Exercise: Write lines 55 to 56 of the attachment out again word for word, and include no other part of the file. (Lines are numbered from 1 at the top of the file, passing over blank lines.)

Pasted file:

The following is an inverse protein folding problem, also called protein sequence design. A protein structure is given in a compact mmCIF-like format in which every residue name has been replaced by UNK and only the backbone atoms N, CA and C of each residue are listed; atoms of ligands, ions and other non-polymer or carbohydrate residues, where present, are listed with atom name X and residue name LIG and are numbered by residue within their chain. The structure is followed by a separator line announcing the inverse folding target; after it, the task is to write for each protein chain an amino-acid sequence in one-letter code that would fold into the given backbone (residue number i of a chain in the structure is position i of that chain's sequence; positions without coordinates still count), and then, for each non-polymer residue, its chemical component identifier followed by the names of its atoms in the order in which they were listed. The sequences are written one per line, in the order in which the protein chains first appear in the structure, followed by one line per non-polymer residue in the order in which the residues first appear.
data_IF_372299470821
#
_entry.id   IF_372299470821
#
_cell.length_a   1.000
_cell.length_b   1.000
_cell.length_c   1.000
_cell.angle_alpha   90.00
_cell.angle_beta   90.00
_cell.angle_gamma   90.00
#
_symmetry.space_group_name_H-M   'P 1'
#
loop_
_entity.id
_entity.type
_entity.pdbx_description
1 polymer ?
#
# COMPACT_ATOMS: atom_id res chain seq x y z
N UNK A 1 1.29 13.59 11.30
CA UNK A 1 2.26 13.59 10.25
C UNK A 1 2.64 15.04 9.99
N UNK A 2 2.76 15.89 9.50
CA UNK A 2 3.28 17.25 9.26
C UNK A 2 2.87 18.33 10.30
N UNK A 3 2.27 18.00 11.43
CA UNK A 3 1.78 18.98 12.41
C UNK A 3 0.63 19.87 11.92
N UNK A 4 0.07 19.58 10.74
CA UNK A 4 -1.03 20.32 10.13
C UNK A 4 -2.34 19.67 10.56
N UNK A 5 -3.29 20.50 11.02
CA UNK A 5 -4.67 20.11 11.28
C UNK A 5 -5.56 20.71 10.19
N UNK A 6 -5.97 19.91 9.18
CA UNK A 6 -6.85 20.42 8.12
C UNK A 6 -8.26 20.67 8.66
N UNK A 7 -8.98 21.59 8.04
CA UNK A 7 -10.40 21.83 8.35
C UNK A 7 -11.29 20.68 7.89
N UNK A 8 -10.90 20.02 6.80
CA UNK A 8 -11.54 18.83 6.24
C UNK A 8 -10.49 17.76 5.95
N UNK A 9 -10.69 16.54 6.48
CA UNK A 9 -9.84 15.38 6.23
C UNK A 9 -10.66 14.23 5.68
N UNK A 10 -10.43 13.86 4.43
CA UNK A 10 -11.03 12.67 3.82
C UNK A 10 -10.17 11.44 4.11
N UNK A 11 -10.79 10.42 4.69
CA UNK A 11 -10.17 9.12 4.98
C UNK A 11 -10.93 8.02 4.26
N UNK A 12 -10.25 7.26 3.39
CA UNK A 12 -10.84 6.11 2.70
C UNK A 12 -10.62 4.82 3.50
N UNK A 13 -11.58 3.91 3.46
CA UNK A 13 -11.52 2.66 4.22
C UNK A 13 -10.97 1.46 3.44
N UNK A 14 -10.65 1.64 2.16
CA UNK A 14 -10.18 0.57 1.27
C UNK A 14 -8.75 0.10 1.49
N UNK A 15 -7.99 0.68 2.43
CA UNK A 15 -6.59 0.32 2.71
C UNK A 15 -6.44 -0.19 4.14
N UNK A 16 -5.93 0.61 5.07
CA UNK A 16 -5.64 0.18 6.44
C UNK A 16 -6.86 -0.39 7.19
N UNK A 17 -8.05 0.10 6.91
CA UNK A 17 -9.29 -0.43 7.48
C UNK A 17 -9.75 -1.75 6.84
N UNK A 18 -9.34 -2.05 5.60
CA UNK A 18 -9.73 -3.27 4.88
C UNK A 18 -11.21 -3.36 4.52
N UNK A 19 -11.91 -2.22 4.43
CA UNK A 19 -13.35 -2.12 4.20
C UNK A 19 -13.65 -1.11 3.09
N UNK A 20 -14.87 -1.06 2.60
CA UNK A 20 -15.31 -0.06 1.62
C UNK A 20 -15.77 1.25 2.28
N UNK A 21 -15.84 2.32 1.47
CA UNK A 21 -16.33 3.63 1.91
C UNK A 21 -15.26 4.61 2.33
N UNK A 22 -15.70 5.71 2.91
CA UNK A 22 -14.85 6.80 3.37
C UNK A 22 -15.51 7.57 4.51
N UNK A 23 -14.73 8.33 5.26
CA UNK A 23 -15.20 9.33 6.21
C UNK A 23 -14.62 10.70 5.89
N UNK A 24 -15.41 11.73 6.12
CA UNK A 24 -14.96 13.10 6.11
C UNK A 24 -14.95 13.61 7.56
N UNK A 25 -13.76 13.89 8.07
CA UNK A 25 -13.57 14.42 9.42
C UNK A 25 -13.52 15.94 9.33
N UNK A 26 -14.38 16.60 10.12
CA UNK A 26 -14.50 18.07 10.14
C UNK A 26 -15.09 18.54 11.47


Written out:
N UNK A 12 -10.25 7.26 3.39
CA UNK A 12 -10.84 6.11 2.70